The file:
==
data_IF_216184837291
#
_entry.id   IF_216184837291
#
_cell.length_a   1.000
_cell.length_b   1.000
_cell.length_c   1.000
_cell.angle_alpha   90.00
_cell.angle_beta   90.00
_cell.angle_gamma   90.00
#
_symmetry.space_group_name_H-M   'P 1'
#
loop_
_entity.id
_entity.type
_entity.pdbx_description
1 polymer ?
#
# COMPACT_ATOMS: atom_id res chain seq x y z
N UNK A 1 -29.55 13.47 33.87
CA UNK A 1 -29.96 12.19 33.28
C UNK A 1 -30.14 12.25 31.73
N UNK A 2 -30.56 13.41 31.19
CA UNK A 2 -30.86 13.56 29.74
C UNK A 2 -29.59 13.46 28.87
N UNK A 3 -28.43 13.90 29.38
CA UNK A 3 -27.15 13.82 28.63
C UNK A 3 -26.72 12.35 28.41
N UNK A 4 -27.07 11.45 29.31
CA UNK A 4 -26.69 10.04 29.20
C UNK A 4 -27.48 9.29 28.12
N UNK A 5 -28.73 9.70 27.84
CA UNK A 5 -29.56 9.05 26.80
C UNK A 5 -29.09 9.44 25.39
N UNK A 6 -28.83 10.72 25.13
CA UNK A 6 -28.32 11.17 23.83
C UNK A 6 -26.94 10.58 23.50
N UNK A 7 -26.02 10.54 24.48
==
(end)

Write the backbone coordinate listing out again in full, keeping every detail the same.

data_IF_216184837291
#
_entry.id   IF_216184837291
#
_cell.length_a   1.000
_cell.length_b   1.000
_cell.length_c   1.000
_cell.angle_alpha   90.00
_cell.angle_beta   90.00
_cell.angle_gamma   90.00
#
_symmetry.space_group_name_H-M   'P 1'
#
loop_
_entity.id
_entity.type
_entity.pdbx_description
1 polymer ?
#
# COMPACT_ATOMS: atom_id res chain seq x y z
N UNK A 1 -29.55 13.47 33.87
CA UNK A 1 -29.96 12.19 33.28
C UNK A 1 -30.14 12.25 31.73
N UNK A 2 -30.56 13.41 31.19
CA UNK A 2 -30.86 13.56 29.74
C UNK A 2 -29.59 13.46 28.87
N UNK A 3 -28.43 13.90 29.38
CA UNK A 3 -27.15 13.82 28.63
C UNK A 3 -26.72 12.35 28.41
N UNK A 4 -27.07 11.45 29.31
CA UNK A 4 -26.69 10.04 29.20
C UNK A 4 -27.48 9.29 28.12
N UNK A 5 -28.73 9.70 27.84
CA UNK A 5 -29.56 9.05 26.80
C UNK A 5 -29.09 9.44 25.39
N UNK A 6 -28.83 10.72 25.13
CA UNK A 6 -28.32 11.17 23.83
C UNK A 6 -26.94 10.58 23.50
N UNK A 7 -26.02 10.54 24.48